Hayden v. Massanari

Filing 48

ORDER granting 41 Plaintiff's Motion for Legal Fees Pursuant to 28 U.S.C. § 2412. Plaintiff is awarded attorneys' fees of $19,826.80 as the prevailing party in this litigation, by Judge Walker D. Miller on 12/3/09.(gms, )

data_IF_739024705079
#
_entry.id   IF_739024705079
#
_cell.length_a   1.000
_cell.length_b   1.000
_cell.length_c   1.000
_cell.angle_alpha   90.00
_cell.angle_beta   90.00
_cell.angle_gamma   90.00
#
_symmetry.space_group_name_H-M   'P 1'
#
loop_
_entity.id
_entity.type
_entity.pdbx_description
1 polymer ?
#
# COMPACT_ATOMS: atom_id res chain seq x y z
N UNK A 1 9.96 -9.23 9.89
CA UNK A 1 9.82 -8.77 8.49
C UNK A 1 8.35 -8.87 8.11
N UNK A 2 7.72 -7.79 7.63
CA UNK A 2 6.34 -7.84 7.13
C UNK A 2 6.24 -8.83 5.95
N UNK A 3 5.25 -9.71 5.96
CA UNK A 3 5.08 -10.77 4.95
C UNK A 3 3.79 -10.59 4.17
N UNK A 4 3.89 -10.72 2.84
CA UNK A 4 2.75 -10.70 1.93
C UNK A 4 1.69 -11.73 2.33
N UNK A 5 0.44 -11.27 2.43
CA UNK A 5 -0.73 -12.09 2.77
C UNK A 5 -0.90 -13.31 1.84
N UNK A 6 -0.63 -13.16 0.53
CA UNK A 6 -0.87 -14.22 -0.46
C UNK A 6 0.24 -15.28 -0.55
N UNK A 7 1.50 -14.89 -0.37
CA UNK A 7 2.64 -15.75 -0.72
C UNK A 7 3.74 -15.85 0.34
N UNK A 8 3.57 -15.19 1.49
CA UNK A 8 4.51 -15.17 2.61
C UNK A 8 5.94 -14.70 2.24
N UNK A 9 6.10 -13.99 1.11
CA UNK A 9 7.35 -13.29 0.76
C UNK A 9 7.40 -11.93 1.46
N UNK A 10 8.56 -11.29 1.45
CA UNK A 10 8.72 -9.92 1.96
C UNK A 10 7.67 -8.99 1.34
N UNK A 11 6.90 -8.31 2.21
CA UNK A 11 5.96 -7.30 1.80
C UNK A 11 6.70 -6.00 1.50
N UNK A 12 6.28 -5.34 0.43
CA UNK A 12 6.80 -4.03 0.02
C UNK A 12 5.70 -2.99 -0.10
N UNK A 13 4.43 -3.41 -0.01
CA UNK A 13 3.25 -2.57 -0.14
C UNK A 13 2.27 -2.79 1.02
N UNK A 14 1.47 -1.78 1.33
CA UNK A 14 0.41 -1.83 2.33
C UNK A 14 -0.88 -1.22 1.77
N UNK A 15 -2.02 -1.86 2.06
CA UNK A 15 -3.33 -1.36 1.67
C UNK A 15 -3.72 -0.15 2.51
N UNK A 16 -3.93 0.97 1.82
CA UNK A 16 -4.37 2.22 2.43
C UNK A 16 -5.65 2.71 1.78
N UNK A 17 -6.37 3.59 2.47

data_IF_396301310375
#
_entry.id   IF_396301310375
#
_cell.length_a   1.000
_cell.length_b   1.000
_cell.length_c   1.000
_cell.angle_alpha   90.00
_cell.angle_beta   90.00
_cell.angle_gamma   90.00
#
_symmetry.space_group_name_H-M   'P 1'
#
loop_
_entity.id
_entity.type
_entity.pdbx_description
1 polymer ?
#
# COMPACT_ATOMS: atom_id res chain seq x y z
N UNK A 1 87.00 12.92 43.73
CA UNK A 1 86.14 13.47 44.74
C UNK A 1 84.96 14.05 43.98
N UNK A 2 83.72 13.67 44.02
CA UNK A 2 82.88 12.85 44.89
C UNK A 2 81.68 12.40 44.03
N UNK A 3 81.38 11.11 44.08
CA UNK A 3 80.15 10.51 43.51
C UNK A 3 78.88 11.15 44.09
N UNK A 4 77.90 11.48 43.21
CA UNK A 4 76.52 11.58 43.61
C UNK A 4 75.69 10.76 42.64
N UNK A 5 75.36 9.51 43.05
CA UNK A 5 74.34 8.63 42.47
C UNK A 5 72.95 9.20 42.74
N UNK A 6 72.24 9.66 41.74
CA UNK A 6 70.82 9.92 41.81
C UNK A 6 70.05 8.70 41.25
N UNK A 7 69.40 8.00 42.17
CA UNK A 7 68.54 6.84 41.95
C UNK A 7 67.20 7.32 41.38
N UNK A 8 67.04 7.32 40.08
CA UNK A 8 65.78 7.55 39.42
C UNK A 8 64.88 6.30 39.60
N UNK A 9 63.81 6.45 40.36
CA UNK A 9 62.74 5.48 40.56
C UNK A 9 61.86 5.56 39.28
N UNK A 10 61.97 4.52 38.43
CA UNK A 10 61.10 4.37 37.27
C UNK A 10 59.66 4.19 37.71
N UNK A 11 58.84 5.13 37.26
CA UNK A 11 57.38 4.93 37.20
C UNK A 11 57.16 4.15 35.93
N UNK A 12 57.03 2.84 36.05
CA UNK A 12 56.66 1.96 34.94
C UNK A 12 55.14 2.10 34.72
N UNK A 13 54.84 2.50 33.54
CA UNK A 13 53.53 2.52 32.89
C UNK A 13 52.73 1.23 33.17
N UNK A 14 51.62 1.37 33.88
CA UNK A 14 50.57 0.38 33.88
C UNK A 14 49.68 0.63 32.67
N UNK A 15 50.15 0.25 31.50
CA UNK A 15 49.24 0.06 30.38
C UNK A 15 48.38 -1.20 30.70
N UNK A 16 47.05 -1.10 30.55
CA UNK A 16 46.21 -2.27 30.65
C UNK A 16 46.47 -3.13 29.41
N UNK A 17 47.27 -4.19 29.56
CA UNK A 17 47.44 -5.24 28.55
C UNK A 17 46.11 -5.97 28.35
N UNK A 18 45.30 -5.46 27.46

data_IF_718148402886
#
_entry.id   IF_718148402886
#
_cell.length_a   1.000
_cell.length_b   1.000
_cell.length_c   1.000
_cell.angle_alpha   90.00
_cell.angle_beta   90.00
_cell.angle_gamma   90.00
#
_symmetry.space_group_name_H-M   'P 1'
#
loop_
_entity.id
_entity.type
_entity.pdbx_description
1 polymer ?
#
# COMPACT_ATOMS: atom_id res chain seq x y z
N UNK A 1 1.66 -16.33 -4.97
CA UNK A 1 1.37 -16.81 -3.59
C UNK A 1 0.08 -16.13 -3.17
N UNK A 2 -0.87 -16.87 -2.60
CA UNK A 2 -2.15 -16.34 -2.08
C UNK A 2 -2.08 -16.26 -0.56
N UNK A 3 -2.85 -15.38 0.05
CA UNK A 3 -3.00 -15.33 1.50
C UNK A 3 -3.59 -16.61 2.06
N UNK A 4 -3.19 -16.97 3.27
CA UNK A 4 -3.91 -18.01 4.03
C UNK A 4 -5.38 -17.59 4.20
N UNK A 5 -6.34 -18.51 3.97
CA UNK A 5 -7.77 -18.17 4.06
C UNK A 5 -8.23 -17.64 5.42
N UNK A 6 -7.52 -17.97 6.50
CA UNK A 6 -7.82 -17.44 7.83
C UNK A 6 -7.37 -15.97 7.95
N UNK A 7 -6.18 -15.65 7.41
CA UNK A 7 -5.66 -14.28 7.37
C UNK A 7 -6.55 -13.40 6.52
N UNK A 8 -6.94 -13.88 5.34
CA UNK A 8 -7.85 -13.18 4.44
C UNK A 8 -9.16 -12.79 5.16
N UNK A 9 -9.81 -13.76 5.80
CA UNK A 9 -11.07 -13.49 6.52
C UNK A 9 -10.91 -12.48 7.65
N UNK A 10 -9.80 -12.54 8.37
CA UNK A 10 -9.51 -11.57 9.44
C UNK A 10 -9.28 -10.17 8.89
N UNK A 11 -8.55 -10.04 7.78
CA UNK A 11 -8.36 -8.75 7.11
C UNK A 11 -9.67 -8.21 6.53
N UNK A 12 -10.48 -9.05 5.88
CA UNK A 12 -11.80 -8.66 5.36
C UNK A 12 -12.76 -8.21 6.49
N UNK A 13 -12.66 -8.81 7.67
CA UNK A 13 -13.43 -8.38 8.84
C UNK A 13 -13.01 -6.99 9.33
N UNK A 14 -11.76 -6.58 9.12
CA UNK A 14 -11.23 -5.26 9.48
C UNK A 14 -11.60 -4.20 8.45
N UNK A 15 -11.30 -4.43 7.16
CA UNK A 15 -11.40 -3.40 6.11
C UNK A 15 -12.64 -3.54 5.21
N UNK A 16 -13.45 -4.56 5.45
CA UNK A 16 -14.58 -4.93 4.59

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IN THE UNITED STATES DISTRICT COURT FOR THE DISTRICT OF COLORADO SENIOR JUDGE WALKER D. MILLER Civil Action No. 01-cv-01861-WDM-PAC ANN T. HAYDEN, Plaintiff, v. MICHAEL J. ASTRUE, COMMISSIONER OF SOCIAL SECURITY, Defendant. ORDER ON MOTION FOR ATTORNEYS' FEES Miller, J. This matter is before me on Plaintiff Ann T. Hayden's Motion for Legal Fees Pursuant to 28 U.S.C.A. 2412 (Docket No. 41). Defendant Commissioner of Social Security opposes the motion. After a review of the pleadings and the parties' written arguments, I conclude oral argument is not required. For the reasons that follow, the motion will be granted in part. Plaintiff is entitled to her attorneys' fees but the amount sought shall be reduced somewhat. Background I take the following background from the decision of the Tenth Circuit in Hayden v. Barnhart, 374 F.3d 986 (10th Cir. 2004): Before her disability began, Ms. Hayden had worked as a receptionist, doing typing, filing, filling out medical forms, answering the phone, using an adding machine, retrieving files, and carrying boxes of files. Ms. Hayden was originally found to be disabled as of June 26, 1991, due to severe sarcoidosis, left cranial nerve palsy, cervical disc herniation and cervical radiculopathy. She was subsequently diagnosed with arthralgia and fibromyalgia, which was reflected by pain, swelling, and stiffness in her hands and wrists, with diminished grip strength. After a medical consultant reviewed her medical records in 1998, the Commissioner notified Ms. Hayden of the agency's conclusion that Ms. Hayden's disability had ceased on March 1, 1998, and that benefits would terminate on May 1. The conclusion was based on findings that she had medically improved and was able to return to work as a receptionist. Ms. Hayden requested reconsideration. . . . [The hearing officer] concluded that Ms. Hayden "must be denied disability on the basis of insufficient information to assess the extent of her disability," thereby affirming the Commissioner's prior decision to terminate benefits. Ms. Hayden requested a hearing by an ALJ, which was held in May 1999. She submitted an RFC assessment prepared by her treating physician and additional medical reports. She testified that the fibromyalgia affected her hands the most, and that they swelled and were stiff almost daily. She stated that sometimes she could not write, drive, pick up heavy things, or grip a doorknob, and that they were "always painful." The ALJ questioned a vocational expert (VE) about jobs in the local economy that Ms. Hayden could perform, including her previous job as a receptionist, in the following colloquy: [A]ssume ... an individual who could perform exertionally at the sedentary level, however the person would be unable to push or pull with the upper extremities. Would be able to occasionally stoop, kneel, crouch, but would never be able to crawl. Would be able to frequently handle, and would be able to do no overhead reaching. Could such a person ... perform the work previously performed by Ms. Hayden as a receptionist as that work is done in the national economy? A. Yes, Judge.... Ms. Hayden's attorney then asked the VE whether Ms. Hayden could do her former work if she could only use her hands in the 2 manner in which she testified--"occasional" or "less than occasional" instead of "frequently." The expert replied that, "[b]ased on her testimony, ... specifically with respect to ... the use of her hands, I don't believe she could do work as a receptionist," but stated that she could perform work as a surveillance systems monitor. The ALJ next asked: Okay, any other work [besides surveillance systems monitor] that someone could do with the same restrictions I gave you, but occasional use of the upper extremities? A. I would have to say no, Judge. According to the VE, approximately 135 surveillance monitor jobs existed statewide. In his decision, the ALJ found that Ms. Hayden continued to have severe medical impairments including "neck pain, GERD [Gastroesophageal reflux disease], systemic rheumatic disorder, arthralgia, and fibromyalgia." He found her testimony to be "not entirely credible." But, based on the record as a whole, including Ms. Hayden's testimony, the ALJ determined that Ms. Hayden had an RFC to perform sedentary work, subject to the following limitations: "She should not push/pull with her upper extremities. She can occasionally balance, stoop, kneel and crouch, but she cannot crawl; nor should she do any overhead work or frequent handling." The ALJ accepted the VE's testimony as valid, but interpreted it to mean that "someone with claimant's vocational factors, limitations, and [RFC] could perform the sedentary, semi-skilled job of receptionist." Accordingly, the ALJ concluded that Ms. Hayden's disability ceased, effective March 1, 1998, as she could perform her past relevant work as a receptionist. Hayden, 374 F.3d at 988-990 (record citations and footnotes deleted). I affirmed the Commissioner's decision. The Tenth Circuit reversed and remanded the case to me with instructions to remand to the Commissioner for reinstatement and payment of continuing benefits. The Tenth Circuit concluded that the ALJ had erred by determining that Plaintiff could perform 3 her past relevant work. Hayden, 374 F.3d at 990. The ALJ's own RFC was limited so that Plaintiff should not do frequent handling; however, the vocational expert testified that the receptionist position required frequent handling and, in fact, that the only sedentary unskilled job a person with Plaintiff's limitations could perform was a surveillance monitor. Id. In addition, the Tenth Circuit held that the ALJ had erred in making his credibility determination because he did not address Plaintiff's claims of disabling headaches and did not specify what testimony he found not to be credible. Id. at 992. The Court also noted that the referenced medical records were consistent with Plaintiff's testimony that her symptoms increased and decreased in severity. Id. at 993. Finally, the ALJ failed to consider other factors in assessing Plaintiff's credibility. Id. at 994. Plaintiff now seeks attorneys' fees pursuant to the Equal Access to Justice Act ("EAJA"), 28 U.S.C. 2412 for fees incurred in appealing the case to this court and to the Tenth Circuit, as well as time spent on litigating the EAJA petition itself. Plaintiff seeks a total of $ 22,077.77. Standard of Review The EAJA provides that a court may award reasonable attorneys' fees "to the prevailing party in any civil action brought by or against the United States or any agency or any official of the United States acting in his or her official capacity." 28 U.S.C. 2412(b). A petition for such fees must be submitted within thirty days of final judgment and must show "that the party is a prevailing party and is eligible to receive an award under this subsection, and the amount sought, including an itemized statement from any attorney or expert witness . . . stating the actual time expended and the rate at which fees and other expenses were computed. The party shall also allege that the position of the United States 4 was not substantially justified." 28 U.S.C. 2412(d)(1)(B). "Whether or not the position of the United States was substantially justified shall be determined on the basis of the record (including the record with respect to the action or failure to act by the agency upon which the civil action is based) which is made in the civil action for which fees and other expenses are sought." Id. The Commissioner has the burden of proof to show that his position was substantially justified. Gilbert v. Shalala, 45 F.3d 1391, 1394 (10th Cir. 1995). "The test for substantial justification in this circuit is one of reasonableness in law and fact." Id. Thus, the government's position must be "justified to a degree that could satisfy a reasonable person." Pierce v. Underwood, 487 U.S. 552, 565 (1988). The government's "position can be justified even though it is not correct." Id. at 566 n. 2. EAJA fees may be awarded where the ALJ's underlying action was unreasonable even if the government thereafter advanced a reasonable litigation position. Hackett v. Barnhart, 475 F.3d 1166, 1174 (10th Cir. 2007). Discussion Plaintiff presents a timely petition under the EAJA. Although not set forth in the first petition, in the course of the briefing she does establish that she is the prevailing party and is eligible for fees under the EAJA. She also alleges that the Commissioner's position in this case was not substantially justified. The petition is supported by an itemized listing of hours and tasks and by an affidavit from Plaintiff's attorney. The Commissioner therefore has the burden of demonstrating that his position was substantially justified.1 The Commissioner argues that his position was substantially The Commissioner also argues in his response that the fee petition is deficient because it does not include an allegation that Plaintiff is the prevailing party and that 5 1 justified because there was significant medical evidence to show that Plaintiff's symptoms and conditions had improved, including evidence from Plaintiff's treating physician, who opined that Plaintiff's symptoms improved with medication and, in March 1999, opined that Plaintiff could perform a number of work-related physical actions (lift/carry 10 pounds occasionally, stand, walk, sit, and occasionally climb, balance, stoop, crouch, kneel, and crawl). With respect to the particular points of error upon which the Tenth Circuit reversed, the Commissioner asserts that based on the evidence on the record "it was not unreasonable for the ALJ to conclude Plaintiff could perform her past work as a receptionist," despite the limitation on handling found by the ALJ himself in his RFC. Response at 7. Similarly, as to the ALJ's credibility determination, the Commissioner notes that the ALJ indeed credited some of Plaintiff's testimony but only failed to specify "that aspect of Plaintiff's testimony he disbelieved." Id. at 8. The Tenth Circuit also disagreed with the ALJ that the Plaintiff's testimony was inconsistent regarding the waxing and waning of her symptoms; the Commissioner, however, does not offer an explanation for why this position was substantially justified other than to assert that it was the ALJ's duty to weigh the evidence. The Commissioner also objects to the amount sought by Plaintiff as unreasonable. Specifically, the Commissioner objects to the rate charged by Plaintiff's attorney, citing 28 U.S.C. 2412 (d)(2)(A) (setting fees at $125 per hour absent special factors, which may be adjusted to reflect increases in cost of living). The Commissioner also objects to fees sought for what is essentially of clerical work, i.e., filing documents with the court and she is eligible to receive an award under the EAJA. This was a deficiency in the petition, but Plaintiff has cured this in her reply and supplemental reply brief. 6 preparing letters to transmit documents to Plaintiff. Other disputed items are requests for fees for time spent reviewing the Tenth Circuit rules of appellate procedure, filing requests for extensions of time, and travel time. The Commissioner also objects to the 37 hours sought for preparing Plaintiff's appellate brief as excessive, but provides no affidavit or other evidence from which I could determine what would be an appropriate expenditure of time for this aspect of the litigation. Plaintiff argues in reply that the Tenth Circuit has already determined that the government's actions were not substantially justified because the Commissioner took the erroneous position on appeal that the burden of proof was on Plaintiff. However, I disagree that the question of substantial justification has already been resolved. The Tenth Circuit reviewed this case under the "substantial evidence" standard, which may or may not amount to a lack of substantial justification. The government's position on appeal regarding the burden of proof was clearly in error, but Plaintiff does not offer persuasive authority to show that this alone would justify an award of fees under the EAJA for the entire litigation. I conclude that the government's position lacked substantial justification with respect to the inconsistency between the ALJ's RFC finding and his determination that Plaintiff could perform her past work. Aside from the ALJ's initial error in this regard, the Commissioner continued to argue, even at the appellate level, that the ALJ's finding was supported by substantial evidence without addressing this factual error. Hayden, 374 F.3d at 990. In addition, as noted by Plaintiff, there was no substantial justification for the Commissioner's argument on appeal that the Plaintiff had the burden of proof, which is directly contrary to established Tenth Circuit law. Id. at 991 ("That the Commissioner raises this argument on appeal is surprising and troublesome, as counsel conceded at oral 7 argument in the district court that the proper steps and burdens in termination-of-benefitsproceedings are found in 404.1594(f), not in 404.1520."). However, I conclude that the Commissioner was substantially justified with respect to the second basis for the Tenth Circuit's reversal. The ALJ's error regarding his determination of Plaintiff's credibility was primarily one of omission and, given the discrepancies in the record, including information from Plaintiff's treating physician, not entirely unreasonable. Moreover, I note that Plaintiff did not clearly articulate her argument regarding alleged flaws in the ALJ's credibility determination in her appeal to this court. Plaintiff did not raise the credibility determination as a point of error in her brief and she mentioned it only once in oral argument, at the end of her opening statement. See Tr., Feb. 27, 2003, at 6. The government's response to this at the hearing was reasonable, in that the Commissioner's representative points to the inconsistencies in the record that could support the ALJ's findings. The Tenth Circuit's opinion regarding this portion of the decision also does not indicate that the Commissioner's arguments were unreasonable in light of the law and facts on the record. Rather, the Tenth Circuit notes that the ALJ plainly found that some of Plaintiff's testimony was credible and that the primary errors were the failure to address Plaintiff's claims of disabling headaches and the failure to specify what testimony was not credible. I conclude that the government's litigation position with respect to other points of error raised in the appeal to this court was also substantially justified. In addition, I agree with the Commissioner that Plaintiff's attorney is not entitled to an award of fees for time spent on work that is essentially clerical, or at most paralegal, rather than legal. This includes entries for such tasks as filing documents with the court, preparing returns of service, preparing cover letters to Plaintiff for enclosing court 8 documents, and similar items. Several entries appearing to charge for clerical work include entries dated 9/1/01, 11/4/01, 1/16/02 (second entry), 2/11/02, 3/19/02, 4/30/02, 12/11/02, 2/1/03, 2/5/03, 3/3/03, 5/12/03, 7/15/03, 7/9/04, and 9/22/04. See Gerald Harley's Supporting Affirmation for Motion, Exhibit to Motion for Legal Fees (Docket No. 41). These total approximately eleven hours which should be billed at a lower rate or not at all. Further, given that the government's litigation position was substantially justified as to several grounds for reversal in the Tenth Circuit and with respect to issues raised in this court, I should consider some downward adjustment for limited success. I have no ability to identify which hours might be attributed to issues which were substantially justified and no suggestion is made how I might calculate a reduction, although no precise rule or formula is prescribed. See Hensley v. Eckhardt, 461 U.S. 424, 436 (1983). I conclude a downward adjustment of entirely excluding the hours that appear to at least partially charge for clerical work would be an appropriate downward adjustment for both clerical work and limited success on some issues while ultimately prevailing on the key issue of reinstatement. This leaves the issue regarding Plaintiff's attorney's hourly rate. Under the EAJA, attorney fees shall not be awarded in excess of $125.00 per hour unless I determine that an increase in the cost of living or other special factor justifies a higher fee. 28 U.S.C. 2412(d)(2)(A)(ii). Plaintiff has not persuaded me that any particular factors that would justify a higher hourly rate other than cost of living increases. To make an adjustment to account for cost of living, courts routinely rely on the Consumer Price Index ("CPI") report compiled and published by the U.S. Bureau of Labor Statistics, typically for the region where services were performed. See, e.g., Chargois v. Barnhart, 454 F. Supp. 2d 631, 634 9 (E.D. Tex. 2006). In general, adjustments are determined by using the 1996 annual CPI index as the base factor (or divisor/denominator) and the annual CPI index for the year in which services were rendered as the comparison factor (or numerator) and using that quotient as a multiplier of $125 to produce an adjusted hourly rate. Id. at 634 n. 5. Using the CPI for the West urban area, I conclude that Plaintiff's attorney is entitled to an hourly rate of $143.72 for services provided in 2001, $146.49 for services provided in 2002, $149.58 for services provided in 2003, $153.08 for services provided in 2004, $157.76 for services provided in 2005, $163.15 for services provided in 2006, and $168.33 for services provided in 2007 . Given the hours provided in Plaintiff's attorney's affirmation, and excluding the approximately eleven hours as described, I arrive at the following total: Year 2001: 2002: 2003: 2004: 2005: 2006: 2007: Hours 2.7 21.2 86.5 9.1 4.2 1.5 6.5 Rate $143.72 $146.49 $149.58 $153.08 $157.76 $163.15 $168.33 Total $ 388.04 $ 3105.59 $ 12,938.67 $ 1393. 03 $ 662.59 $ 244.73 $ 1094.15 $ 19,826.80 Combined Total: Accordingly, it is ordered: 1. Plaintiff Ann T. Hayden's Motion for Legal Fees Pursuant to 28 U.S.C.A. 10 2412 (Docket No. 41) is granted. Plaintiff is awarded attorneys' fees of $ 19,826.80 as the prevailing party in this litigation. DATED at Denver, Colorado, on December 3, 2009. BY THE COURT: s/ Walker D. Miller United States Senior District Judge PDF FINAL 11